The fungal class 1 lysine deacetylase (KDAC) RpdA is a promising target for prevention and treatment of invasive fungal infection. RpdA is essential for survival of the most common air-borne mold pathogen and the model organism . In , RpdA depletion induced production of previously unknown small bioactive substances. As known from yeasts and mammals, class 1 KDACs act as components of multimeric protein complexes, which previously was indicated also for . Composition of these complexes, however, remained obscure. In this study, we used tandem affinity purification to characterize different RpdA complexes and their composition in . In addition to known class 1 KDAC interactors, we identified a novel RpdA complex, which was termed RcLS2F. It contains ScrC, previously described as suppressor of the transcription factor CrzA, as well as the uncharacterized protein FscA. We show that recruitment of FscA depends on ScrC and we provide clear evidence that Δ suppression by ScrC depletion is due to a lack of transcriptional repression caused by loss of the novel RcLS2F complex. Moreover, RcLS2F is essential for sexual development and engaged in an autoregulatory feed-back loop.
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http://dx.doi.org/10.3389/fmicb.2020.00043DOI Listing
http://www.ncbi.nlm.nih.gov/pmc/articles/PMC7010864PMC
February 2020

PASylation of IL-1 receptor antagonist (IL-1Ra) retains IL-1 blockade and extends its duration in mouse urate crystal-induced peritonitis.

J Biol Chem 2020 01 9;295(3):868-882. Epub 2019 Dec 9.

Department of Medicine, University of Colorado, Aurora, Colorado 80045.

Interleukin-1 (IL-1) is a key mediator of inflammation and immunity. Naturally-occurring IL-1 receptor antagonist (IL-1Ra) binds and blocks the IL-1 receptor-1 (IL-1R1), preventing signaling. Anakinra, a recombinant form of IL-1Ra, is used to treat a spectrum of inflammatory diseases. However, anakinra is rapidly cleared from the body and requires daily administration. To create a longer-lasting alternative, PASylated IL-1Ra (PAS-IL-1Ra) has been generated by in-frame fusion of a long, defined-length, N-terminal Pro/Ala/Ser (PAS) random-coil polypeptide with IL-1Ra. Here, we compared the efficacy of two PAS-IL-1Ra molecules, PAS600-IL-1Ra and PAS800-IL-1Ra (carrying 600 and 800 PAS residues, respectively), with that of anakinra in mice. PAS600-IL-1Ra displayed markedly extended blood plasma levels 3 days post-administration, whereas anakinra was undetectable after 24 h. We also studied PAS600-IL-1Ra and PAS800-IL-1Ra for efficacy in monosodium urate (MSU) crystal-induced peritonitis. 5 days post-administration, PAS800-IL-1Ra significantly reduced leukocyte influx and inflammatory markers in MSU-induced peritonitis, whereas equimolar anakinra administered 24 h before MSU challenge was ineffective. The 6-h pretreatment with equimolar anakinra or PAS800-IL-1Ra before MSU challenge similarly reduced inflammatory markers. In cultured A549 lung carcinoma cells, anakinra, PAS600-IL-1Ra, and PAS800-IL-Ra reduced IL-1α-induced IL-6 and IL-8 levels with comparable potency. In human peripheral blood mononuclear cells, these molecules suppressed -induced production of the cancer-promoting cytokine IL-22. Surface plasmon resonance analyses revealed significant binding between PAS-IL-1Ra and IL-1R1, although with a slightly lower affinity than anakinra. These results validate PAS-IL-1Ra as an active IL-1 antagonist with marked potency and a significantly extended half-life compared with anakinra.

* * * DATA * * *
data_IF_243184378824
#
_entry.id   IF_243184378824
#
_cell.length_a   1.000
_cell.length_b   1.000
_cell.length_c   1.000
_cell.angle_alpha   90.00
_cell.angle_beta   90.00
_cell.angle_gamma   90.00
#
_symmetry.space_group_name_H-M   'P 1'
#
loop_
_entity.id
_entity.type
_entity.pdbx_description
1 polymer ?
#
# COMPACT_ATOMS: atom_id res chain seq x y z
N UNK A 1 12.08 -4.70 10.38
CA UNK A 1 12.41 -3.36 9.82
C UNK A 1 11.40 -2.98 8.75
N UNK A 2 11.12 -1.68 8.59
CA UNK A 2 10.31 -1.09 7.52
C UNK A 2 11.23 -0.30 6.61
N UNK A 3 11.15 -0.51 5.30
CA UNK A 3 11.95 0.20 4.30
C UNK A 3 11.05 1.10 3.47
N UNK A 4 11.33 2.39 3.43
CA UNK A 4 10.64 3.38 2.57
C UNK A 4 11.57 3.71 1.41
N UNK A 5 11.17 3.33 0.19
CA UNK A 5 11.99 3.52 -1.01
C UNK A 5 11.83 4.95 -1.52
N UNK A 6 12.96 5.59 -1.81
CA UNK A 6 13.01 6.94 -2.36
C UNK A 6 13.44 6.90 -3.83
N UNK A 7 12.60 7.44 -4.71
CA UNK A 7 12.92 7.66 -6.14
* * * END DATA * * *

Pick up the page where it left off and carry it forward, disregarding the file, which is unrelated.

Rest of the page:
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http://dx.doi.org/10.1074/jbc.RA119.010340DOI Listing
http://www.ncbi.nlm.nih.gov/pmc/articles/PMC6970921PMC
January 2020

The leucine biosynthetic pathway is crucial for adaptation to iron starvation and virulence in .

Virulence 2019 12;10(1):925-934

Institute of Molecular Biology, Medical University of Innsbruck, Innsbruck, Austria.

In contrast to mammalia, fungi are able to synthesize the branched-chain amino acid leucine . Recently, the transcription factor LeuB has been shown to cross-regulate leucine biosynthesis, nitrogen metabolism and iron homeostasis in , the most common human mold pathogen. Moreover, the leucine biosynthetic pathway intermediate α-isopropylmalate (α-IPM) has previously been shown to posttranslationally activate LeuB homologs in and . Here, we demonstrate that in inactivation of both leucine biosynthetic enzymes α-IPM synthase (LeuC), which disrupts α-IPM synthesis, and α-IPM isomerase (LeuA), which causes cellular α-IPM accumulation, results in leucine auxotrophy. However, compared to lack of LeuA, lack of LeuC resulted in increased leucine dependence, a growth defect during iron starvation and decreased expression of LeuB-regulated genes including genes involved in iron acquisition. Lack of either LeuA or LeuC decreased virulence in an insect infection model, and inactivation of LeuC rendered avirulent in a pulmonary aspergillosis mouse model. Taken together, we demonstrate that the lack of two leucine biosynthetic enzymes, LeuA and LeuC, results in significant phenotypic consequences indicating that the regulator LeuB is activated by α-IPM in and that the leucine biosynthetic pathway is an attractive target for the development of antifungal drugs.
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http://dx.doi.org/10.1080/21505594.2019.1682760DOI Listing
http://www.ncbi.nlm.nih.gov/pmc/articles/PMC6844326PMC
December 2019

Minimal Inhibitory Concentration (MIC)-Phenomena in and Their Impact on the Diagnosis of Antifungal Resistance.

J Fungi (Basel) 2019 Sep 4;5(3). Epub 2019 Sep 4.

Institute of Hygiene and Medical Microbiology, Medical University Innsbruck, 6020 Innsbruck, Austria.